Moving companies are still at it during quarantine. Not as many people are moving, but it’s still necessary for people leaving the city or for the time-honored New York sport of “there’s gotta be a better place to live than this neighborhood.” (Hoa P Nguyen for Bedford + Bowery)

Remember gyms? Here’s what gyms of New York’s future may look like. (Will Gleason for Time Out)

The Vourderis family owns and operates Wonder Wheel park, and while bracing for a devastating summer in Coney Island, they are spending their time volunteering. The family has been making 3D printed face shields for first responders using printers that were purchased to make back-up parts for the amusement park rides. “You can’t knock New York City down. You can beat it up a little bit, but it’s always gonna come back.” -Deno Vourderis. (Sophia Chang for Gothamist)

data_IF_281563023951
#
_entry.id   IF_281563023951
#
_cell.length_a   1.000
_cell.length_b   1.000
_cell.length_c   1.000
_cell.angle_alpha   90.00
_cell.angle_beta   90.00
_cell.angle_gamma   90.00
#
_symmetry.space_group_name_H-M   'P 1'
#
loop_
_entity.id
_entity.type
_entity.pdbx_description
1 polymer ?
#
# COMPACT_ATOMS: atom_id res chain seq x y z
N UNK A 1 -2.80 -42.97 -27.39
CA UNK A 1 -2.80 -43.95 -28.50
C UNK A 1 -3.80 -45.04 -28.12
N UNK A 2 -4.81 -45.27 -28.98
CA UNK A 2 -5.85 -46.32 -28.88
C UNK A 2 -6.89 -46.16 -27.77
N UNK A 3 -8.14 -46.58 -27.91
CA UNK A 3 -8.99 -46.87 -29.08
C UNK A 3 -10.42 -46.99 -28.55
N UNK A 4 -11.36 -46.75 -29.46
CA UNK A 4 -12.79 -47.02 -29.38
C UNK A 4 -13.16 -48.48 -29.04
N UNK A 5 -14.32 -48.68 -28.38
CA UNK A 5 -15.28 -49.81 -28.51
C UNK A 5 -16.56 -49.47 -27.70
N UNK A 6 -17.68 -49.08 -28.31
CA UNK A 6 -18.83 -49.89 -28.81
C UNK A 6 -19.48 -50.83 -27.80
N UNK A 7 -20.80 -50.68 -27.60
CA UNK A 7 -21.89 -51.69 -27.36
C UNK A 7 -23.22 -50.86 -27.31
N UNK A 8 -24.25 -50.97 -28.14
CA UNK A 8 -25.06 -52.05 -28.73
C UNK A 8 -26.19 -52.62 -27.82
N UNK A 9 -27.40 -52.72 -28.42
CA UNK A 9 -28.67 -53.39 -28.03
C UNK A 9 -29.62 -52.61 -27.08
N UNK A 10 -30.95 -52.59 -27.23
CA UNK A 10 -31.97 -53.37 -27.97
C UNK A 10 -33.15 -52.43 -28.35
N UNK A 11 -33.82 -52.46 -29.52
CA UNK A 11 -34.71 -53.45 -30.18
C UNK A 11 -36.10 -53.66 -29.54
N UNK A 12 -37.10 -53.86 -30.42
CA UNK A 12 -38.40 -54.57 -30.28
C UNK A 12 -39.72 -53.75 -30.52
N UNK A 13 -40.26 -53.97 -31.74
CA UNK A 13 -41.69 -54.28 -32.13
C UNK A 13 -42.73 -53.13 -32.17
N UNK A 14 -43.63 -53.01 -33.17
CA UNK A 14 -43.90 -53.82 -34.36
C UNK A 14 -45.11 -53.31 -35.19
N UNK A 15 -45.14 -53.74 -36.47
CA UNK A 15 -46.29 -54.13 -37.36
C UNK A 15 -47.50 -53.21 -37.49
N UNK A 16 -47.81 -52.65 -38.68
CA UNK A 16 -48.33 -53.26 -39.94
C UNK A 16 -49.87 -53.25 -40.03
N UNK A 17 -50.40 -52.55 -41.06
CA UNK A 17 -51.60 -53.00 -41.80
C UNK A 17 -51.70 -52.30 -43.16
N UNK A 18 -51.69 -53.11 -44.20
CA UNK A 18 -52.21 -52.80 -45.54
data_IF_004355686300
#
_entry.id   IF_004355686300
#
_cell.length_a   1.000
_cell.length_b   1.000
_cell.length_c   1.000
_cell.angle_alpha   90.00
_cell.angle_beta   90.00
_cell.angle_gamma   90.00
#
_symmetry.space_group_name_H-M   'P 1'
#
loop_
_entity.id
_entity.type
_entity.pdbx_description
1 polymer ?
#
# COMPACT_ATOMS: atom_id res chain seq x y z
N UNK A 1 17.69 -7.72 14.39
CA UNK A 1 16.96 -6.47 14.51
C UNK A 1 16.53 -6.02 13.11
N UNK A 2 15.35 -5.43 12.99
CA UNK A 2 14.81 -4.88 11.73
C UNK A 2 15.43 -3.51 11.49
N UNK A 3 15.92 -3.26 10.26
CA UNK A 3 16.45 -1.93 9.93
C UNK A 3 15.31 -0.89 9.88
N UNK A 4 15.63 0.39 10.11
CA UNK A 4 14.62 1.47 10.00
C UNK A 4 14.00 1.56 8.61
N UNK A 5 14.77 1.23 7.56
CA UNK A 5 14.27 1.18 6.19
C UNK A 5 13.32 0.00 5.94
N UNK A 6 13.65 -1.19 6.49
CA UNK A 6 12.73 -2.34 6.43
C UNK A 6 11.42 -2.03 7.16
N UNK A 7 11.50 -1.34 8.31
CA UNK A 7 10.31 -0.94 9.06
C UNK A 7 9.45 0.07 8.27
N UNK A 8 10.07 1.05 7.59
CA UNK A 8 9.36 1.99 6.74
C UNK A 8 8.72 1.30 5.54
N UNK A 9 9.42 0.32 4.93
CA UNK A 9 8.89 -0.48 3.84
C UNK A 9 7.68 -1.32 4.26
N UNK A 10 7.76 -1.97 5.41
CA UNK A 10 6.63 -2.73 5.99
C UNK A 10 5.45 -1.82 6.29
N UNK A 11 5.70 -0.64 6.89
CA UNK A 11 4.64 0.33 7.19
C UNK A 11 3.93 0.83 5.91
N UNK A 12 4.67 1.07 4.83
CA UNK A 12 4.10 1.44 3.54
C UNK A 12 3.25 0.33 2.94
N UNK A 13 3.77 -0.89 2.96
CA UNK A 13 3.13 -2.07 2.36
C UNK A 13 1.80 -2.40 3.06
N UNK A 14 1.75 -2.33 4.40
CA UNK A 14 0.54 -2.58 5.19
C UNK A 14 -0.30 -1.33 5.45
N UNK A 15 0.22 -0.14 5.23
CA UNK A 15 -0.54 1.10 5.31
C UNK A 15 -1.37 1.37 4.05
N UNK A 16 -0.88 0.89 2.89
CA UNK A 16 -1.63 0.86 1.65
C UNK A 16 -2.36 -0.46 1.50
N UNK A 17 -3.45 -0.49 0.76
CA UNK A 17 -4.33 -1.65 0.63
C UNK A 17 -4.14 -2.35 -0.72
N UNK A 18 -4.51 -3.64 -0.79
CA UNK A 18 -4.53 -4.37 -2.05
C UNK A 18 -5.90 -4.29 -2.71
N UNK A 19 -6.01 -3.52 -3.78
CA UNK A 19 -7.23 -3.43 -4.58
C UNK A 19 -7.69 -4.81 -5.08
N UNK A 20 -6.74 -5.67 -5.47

The state Supreme Court’s Appellate Division has rejected a lawsuit that sought to stop the erection of a pedestrian and bicycle bridge over Clara Coffey Park. The bridge will connect Sutton Place South to the East River Esplanade, spanning FDR Drive. (Eve Kessler for Streetsblog)

The NYC dessert delivery guide. (Hannah Albertine for The Infatuation)

The Briefly for August 14, 2019 – The “Hangry Squirrels Want Your Blood” Edition

Corey Johnson’s Rat Academy, the city and state challenge the “public charge” rule, Inwood fights rezoning, the best pastrami and more in today’s daily NYC news digest

Are you ready for Rat Academy? City Council Speaker Corey Johnson is hosting an event with the Department of Health and Mental Hygiene on August 22 for free training on safe and effective methods for rat prevention. (Facebook)